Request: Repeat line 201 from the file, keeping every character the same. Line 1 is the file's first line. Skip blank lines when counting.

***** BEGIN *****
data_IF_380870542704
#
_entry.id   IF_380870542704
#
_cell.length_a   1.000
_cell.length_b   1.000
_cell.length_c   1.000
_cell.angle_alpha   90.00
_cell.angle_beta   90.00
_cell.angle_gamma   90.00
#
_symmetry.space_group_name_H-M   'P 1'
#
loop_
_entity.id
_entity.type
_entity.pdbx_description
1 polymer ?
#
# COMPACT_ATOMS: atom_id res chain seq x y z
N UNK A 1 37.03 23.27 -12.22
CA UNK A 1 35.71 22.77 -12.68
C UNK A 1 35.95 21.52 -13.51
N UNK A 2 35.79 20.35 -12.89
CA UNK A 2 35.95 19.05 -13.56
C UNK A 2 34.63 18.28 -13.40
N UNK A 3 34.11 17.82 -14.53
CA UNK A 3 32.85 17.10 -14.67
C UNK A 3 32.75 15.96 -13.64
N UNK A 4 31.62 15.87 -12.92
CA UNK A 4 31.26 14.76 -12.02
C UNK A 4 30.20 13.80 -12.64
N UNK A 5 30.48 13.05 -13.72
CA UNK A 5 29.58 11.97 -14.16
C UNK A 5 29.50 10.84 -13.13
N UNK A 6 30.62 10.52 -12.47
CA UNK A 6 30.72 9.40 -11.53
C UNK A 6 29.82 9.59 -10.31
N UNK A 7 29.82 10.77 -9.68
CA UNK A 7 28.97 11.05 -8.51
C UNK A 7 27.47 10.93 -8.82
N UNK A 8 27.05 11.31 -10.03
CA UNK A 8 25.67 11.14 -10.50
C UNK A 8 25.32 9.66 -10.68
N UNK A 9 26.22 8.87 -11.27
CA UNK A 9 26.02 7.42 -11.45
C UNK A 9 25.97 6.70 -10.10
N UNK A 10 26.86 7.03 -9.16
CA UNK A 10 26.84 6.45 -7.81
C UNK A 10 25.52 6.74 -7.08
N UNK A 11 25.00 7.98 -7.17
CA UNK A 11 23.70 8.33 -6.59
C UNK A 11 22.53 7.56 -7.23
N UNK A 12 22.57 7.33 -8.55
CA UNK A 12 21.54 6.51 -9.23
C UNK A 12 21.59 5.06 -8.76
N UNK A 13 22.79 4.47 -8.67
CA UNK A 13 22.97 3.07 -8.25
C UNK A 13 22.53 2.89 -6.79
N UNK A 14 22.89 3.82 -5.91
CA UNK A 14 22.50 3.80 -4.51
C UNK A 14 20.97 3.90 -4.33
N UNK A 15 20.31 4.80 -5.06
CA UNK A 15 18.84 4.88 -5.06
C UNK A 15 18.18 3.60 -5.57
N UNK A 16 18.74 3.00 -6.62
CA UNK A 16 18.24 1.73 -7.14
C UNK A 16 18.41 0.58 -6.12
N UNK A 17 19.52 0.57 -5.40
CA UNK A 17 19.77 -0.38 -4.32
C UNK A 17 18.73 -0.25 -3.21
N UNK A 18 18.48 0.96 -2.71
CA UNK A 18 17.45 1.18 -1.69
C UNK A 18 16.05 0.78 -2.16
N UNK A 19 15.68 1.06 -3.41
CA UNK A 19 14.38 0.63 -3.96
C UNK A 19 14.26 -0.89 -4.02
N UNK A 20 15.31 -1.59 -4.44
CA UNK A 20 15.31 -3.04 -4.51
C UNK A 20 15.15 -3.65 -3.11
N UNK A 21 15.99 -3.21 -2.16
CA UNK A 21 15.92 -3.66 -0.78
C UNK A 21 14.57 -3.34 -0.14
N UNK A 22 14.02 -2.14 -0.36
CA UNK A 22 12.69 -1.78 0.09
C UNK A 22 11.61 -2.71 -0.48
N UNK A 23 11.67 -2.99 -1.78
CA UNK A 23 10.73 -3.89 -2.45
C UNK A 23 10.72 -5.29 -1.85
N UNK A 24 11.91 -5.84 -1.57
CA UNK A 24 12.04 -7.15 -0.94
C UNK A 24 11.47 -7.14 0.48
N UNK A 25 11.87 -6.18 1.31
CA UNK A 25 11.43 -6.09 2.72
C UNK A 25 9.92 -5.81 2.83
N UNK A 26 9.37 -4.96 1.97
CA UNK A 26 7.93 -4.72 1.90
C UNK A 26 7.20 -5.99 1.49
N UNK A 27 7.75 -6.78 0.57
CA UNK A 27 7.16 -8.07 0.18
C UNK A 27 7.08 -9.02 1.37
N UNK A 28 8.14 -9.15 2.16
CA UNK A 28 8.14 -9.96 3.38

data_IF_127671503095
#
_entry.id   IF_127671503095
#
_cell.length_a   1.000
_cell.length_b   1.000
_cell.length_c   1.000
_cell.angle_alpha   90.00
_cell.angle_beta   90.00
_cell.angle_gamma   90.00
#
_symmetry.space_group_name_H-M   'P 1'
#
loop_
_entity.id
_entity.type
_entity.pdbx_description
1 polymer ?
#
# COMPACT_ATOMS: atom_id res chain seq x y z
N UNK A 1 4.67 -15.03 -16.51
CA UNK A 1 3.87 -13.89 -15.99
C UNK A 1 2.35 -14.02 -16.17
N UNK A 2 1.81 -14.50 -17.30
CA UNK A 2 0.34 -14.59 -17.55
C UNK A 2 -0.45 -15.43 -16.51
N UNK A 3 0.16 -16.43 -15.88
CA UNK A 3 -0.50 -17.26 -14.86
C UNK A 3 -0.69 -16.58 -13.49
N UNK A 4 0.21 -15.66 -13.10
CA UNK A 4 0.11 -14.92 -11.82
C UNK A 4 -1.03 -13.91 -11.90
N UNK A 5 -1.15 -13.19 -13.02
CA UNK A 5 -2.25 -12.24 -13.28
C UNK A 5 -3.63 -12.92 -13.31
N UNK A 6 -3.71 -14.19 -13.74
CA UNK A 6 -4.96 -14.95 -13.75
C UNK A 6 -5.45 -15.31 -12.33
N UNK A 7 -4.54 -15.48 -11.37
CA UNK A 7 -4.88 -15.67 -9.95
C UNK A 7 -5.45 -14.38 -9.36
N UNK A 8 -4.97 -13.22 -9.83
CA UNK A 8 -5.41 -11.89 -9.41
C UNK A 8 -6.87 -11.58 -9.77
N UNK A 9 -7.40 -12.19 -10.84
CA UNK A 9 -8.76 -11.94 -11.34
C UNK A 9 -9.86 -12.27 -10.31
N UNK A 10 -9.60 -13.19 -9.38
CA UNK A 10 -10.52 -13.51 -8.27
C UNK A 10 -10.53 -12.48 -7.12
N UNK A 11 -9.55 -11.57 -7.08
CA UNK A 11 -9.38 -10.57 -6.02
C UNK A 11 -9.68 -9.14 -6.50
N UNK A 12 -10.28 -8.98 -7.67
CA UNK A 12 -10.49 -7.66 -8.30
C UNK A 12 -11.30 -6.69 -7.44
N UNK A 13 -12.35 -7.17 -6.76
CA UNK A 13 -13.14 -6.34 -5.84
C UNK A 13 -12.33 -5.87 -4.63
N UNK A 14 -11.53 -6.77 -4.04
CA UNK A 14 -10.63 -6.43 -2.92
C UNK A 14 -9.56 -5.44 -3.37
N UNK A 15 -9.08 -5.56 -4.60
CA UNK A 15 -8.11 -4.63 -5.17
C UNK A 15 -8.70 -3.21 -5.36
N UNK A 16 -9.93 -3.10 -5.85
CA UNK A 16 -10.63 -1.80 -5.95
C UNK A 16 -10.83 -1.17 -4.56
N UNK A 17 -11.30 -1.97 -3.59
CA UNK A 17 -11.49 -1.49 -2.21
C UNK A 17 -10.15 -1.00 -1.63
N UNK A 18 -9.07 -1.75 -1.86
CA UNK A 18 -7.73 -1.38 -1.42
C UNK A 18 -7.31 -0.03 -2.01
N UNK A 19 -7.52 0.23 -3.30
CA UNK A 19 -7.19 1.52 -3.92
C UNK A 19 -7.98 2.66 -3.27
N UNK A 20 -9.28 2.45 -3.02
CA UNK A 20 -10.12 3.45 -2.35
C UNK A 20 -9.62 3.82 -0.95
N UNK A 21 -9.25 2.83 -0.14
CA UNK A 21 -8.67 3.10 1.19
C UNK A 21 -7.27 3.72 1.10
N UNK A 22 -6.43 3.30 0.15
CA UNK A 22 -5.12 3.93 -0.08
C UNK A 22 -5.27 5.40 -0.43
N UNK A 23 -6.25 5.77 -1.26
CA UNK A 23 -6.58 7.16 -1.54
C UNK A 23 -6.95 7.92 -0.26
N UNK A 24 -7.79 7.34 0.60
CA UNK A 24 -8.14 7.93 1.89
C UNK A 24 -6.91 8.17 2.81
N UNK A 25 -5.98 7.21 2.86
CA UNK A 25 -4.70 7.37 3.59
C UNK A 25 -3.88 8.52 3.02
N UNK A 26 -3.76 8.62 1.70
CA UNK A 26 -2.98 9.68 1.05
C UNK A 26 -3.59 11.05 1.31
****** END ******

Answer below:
C UNK A 26 -3.59 11.05 1.31